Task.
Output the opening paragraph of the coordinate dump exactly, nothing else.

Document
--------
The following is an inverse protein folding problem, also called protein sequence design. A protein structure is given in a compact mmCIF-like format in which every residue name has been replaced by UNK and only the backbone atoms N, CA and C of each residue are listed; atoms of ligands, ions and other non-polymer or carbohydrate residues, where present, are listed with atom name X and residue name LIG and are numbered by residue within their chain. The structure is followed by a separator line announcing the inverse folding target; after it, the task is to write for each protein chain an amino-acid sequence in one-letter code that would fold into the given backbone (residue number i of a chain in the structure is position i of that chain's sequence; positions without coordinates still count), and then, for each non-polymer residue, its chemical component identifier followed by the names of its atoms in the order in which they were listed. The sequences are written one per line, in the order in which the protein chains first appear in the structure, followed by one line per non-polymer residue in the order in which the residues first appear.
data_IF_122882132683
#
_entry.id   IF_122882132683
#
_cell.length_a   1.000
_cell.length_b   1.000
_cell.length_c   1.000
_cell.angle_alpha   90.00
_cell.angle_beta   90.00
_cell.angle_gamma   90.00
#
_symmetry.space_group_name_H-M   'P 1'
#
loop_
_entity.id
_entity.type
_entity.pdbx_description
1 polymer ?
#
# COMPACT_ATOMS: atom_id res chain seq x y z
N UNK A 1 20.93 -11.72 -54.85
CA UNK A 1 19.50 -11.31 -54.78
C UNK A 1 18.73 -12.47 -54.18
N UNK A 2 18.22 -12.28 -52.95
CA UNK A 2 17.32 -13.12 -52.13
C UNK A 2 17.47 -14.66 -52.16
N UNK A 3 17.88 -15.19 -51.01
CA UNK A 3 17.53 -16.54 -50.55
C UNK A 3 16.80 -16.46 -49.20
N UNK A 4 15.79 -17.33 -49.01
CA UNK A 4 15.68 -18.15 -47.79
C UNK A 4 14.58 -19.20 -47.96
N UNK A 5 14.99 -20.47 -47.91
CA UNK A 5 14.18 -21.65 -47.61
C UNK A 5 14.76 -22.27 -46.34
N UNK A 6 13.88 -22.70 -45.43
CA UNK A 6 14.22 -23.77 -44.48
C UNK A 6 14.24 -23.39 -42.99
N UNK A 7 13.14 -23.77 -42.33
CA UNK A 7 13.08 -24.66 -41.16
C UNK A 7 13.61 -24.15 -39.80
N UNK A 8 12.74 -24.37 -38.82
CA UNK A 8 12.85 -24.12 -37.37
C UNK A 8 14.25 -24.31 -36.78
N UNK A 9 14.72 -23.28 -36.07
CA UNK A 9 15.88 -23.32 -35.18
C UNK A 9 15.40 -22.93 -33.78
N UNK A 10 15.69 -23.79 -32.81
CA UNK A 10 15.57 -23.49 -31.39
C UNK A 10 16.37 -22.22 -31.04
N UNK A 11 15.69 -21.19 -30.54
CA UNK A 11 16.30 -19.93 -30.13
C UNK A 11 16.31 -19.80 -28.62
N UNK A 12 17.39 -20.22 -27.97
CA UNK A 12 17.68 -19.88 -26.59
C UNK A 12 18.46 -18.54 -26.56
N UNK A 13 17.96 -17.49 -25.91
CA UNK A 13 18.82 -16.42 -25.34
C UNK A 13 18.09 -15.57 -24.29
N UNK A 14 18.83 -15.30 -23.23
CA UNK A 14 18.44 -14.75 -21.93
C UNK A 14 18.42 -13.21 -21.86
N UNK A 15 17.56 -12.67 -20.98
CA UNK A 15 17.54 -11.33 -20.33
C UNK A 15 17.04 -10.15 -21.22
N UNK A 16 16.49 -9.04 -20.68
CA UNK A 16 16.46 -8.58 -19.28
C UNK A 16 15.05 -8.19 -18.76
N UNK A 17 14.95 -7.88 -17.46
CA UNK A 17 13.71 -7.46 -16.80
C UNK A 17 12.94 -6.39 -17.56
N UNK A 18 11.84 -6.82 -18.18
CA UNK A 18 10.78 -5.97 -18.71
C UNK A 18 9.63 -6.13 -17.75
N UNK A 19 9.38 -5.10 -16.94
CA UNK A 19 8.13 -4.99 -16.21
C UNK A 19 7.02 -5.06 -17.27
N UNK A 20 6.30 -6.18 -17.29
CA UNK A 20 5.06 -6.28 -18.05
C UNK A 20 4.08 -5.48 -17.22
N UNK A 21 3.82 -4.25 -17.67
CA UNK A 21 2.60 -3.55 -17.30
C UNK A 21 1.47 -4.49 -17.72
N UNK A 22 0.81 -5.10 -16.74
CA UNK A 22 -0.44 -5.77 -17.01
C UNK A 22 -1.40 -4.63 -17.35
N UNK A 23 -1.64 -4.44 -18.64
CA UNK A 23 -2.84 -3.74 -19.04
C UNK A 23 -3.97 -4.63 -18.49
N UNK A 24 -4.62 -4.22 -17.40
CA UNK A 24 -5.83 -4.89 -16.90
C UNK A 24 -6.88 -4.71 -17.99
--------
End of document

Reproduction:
The following is an inverse protein folding problem, also called protein sequence design. A protein structure is given in a compact mmCIF-like format in which every residue name has been replaced by UNK and only the backbone atoms N, CA and C of each residue are listed; atoms of ligands, ions and other non-polymer or carbohydrate residues, where present, are listed with atom name X and residue name LIG and are numbered by residue within their chain. The structure is followed by a separator line announcing the inverse folding target; after it, the task is to write for each protein chain an amino-acid sequence in one-letter code that would fold into the given backbone (residue number i of a chain in the structure is position i of that chain's sequence; positions without coordinates still count), and then, for each non-polymer residue, its chemical component identifier followed by the names of its atoms in the order in which they were listed. The sequences are written one per line, in the order in which the protein chains first appear in the structure, followed by one line per non-polymer residue in the order in which the residues first appear.